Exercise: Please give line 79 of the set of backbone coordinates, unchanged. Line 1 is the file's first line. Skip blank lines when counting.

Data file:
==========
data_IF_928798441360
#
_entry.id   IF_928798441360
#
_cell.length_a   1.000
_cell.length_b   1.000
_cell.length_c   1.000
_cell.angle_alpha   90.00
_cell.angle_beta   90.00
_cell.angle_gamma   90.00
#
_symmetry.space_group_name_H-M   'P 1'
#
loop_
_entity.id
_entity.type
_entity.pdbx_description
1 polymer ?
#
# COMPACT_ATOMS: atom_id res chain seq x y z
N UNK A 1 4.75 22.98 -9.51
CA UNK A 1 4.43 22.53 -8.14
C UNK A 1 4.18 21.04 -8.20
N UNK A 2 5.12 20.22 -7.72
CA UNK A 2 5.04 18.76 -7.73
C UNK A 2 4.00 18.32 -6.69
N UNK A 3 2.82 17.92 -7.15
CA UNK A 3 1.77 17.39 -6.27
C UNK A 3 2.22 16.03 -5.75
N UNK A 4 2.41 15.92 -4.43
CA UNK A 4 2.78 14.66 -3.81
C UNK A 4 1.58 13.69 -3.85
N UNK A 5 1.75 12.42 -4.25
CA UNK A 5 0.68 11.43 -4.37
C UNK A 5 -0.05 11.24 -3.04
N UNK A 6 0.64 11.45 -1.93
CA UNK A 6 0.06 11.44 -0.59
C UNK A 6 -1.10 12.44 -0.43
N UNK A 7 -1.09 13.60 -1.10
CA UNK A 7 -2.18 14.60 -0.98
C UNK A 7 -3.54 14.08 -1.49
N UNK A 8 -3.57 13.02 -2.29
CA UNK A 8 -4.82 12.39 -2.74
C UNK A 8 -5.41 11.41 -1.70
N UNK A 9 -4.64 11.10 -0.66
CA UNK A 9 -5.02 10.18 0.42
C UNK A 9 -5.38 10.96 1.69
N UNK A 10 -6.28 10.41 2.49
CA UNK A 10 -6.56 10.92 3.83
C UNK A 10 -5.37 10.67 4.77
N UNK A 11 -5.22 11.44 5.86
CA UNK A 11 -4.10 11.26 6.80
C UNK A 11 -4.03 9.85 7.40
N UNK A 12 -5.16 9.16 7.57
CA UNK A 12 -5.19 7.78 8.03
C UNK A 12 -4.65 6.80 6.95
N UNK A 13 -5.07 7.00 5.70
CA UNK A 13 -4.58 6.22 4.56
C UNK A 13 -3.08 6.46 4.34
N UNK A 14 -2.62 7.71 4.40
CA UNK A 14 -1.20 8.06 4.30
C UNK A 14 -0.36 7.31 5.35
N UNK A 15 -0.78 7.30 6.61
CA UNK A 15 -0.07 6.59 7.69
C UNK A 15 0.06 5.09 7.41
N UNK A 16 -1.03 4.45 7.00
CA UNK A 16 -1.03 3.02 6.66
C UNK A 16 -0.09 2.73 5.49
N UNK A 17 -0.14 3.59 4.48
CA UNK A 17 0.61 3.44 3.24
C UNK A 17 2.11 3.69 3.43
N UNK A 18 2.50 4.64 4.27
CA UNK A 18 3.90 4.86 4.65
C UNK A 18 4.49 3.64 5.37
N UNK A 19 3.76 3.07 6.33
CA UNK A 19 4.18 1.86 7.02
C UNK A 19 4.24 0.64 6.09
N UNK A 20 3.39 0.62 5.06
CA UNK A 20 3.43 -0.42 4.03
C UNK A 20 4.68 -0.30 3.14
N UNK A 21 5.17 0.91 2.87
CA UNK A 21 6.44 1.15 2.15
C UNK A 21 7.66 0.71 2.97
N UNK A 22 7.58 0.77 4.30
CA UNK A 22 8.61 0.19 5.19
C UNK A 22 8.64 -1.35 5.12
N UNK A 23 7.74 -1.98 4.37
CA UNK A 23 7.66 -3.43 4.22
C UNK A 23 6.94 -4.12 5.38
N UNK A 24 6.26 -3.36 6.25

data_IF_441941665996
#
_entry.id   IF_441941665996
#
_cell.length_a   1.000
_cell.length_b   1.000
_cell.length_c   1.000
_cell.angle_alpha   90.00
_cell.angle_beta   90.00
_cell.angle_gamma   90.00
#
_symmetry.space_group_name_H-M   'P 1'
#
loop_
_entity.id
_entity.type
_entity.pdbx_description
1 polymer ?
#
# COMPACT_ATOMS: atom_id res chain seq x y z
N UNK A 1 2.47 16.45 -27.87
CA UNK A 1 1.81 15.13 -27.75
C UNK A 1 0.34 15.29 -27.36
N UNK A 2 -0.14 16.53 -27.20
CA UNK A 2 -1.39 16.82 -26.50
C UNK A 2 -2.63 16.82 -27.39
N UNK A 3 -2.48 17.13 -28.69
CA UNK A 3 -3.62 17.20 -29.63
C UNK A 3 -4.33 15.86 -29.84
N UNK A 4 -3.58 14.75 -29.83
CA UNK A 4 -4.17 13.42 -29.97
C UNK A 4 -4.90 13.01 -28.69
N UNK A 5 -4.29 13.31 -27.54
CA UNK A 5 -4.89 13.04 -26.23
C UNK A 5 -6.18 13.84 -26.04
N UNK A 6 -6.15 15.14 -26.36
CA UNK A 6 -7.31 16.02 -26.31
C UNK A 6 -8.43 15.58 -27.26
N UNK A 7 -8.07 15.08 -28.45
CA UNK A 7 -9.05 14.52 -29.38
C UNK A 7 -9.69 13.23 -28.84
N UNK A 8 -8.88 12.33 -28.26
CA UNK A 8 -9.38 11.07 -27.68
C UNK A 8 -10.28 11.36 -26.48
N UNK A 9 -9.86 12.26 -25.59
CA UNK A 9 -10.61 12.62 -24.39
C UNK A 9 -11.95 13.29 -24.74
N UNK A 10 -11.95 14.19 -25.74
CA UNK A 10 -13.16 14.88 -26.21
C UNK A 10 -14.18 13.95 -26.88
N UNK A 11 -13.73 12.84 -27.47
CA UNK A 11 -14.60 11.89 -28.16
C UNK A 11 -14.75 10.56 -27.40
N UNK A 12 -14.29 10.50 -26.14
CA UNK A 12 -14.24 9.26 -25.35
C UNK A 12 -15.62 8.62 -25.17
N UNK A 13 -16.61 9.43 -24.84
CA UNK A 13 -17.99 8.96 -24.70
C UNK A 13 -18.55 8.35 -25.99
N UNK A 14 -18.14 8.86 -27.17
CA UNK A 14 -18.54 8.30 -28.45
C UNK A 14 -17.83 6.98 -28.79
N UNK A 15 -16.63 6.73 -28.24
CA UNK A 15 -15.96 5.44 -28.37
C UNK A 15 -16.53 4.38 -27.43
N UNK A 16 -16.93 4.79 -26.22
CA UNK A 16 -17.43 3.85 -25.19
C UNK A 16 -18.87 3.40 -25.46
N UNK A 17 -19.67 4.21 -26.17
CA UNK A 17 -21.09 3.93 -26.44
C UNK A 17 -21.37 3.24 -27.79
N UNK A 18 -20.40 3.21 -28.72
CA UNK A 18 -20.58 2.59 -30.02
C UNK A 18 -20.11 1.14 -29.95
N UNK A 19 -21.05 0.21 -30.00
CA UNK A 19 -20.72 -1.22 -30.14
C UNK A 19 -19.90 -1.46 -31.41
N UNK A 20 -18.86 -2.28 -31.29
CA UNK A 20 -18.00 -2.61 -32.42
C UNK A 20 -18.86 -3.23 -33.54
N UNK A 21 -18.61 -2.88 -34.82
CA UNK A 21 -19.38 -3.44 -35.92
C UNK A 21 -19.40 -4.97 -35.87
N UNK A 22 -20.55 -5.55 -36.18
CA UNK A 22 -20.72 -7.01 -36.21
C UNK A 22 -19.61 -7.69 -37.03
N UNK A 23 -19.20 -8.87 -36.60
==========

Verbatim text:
CA UNK A 20 3.43 -0.42 4.03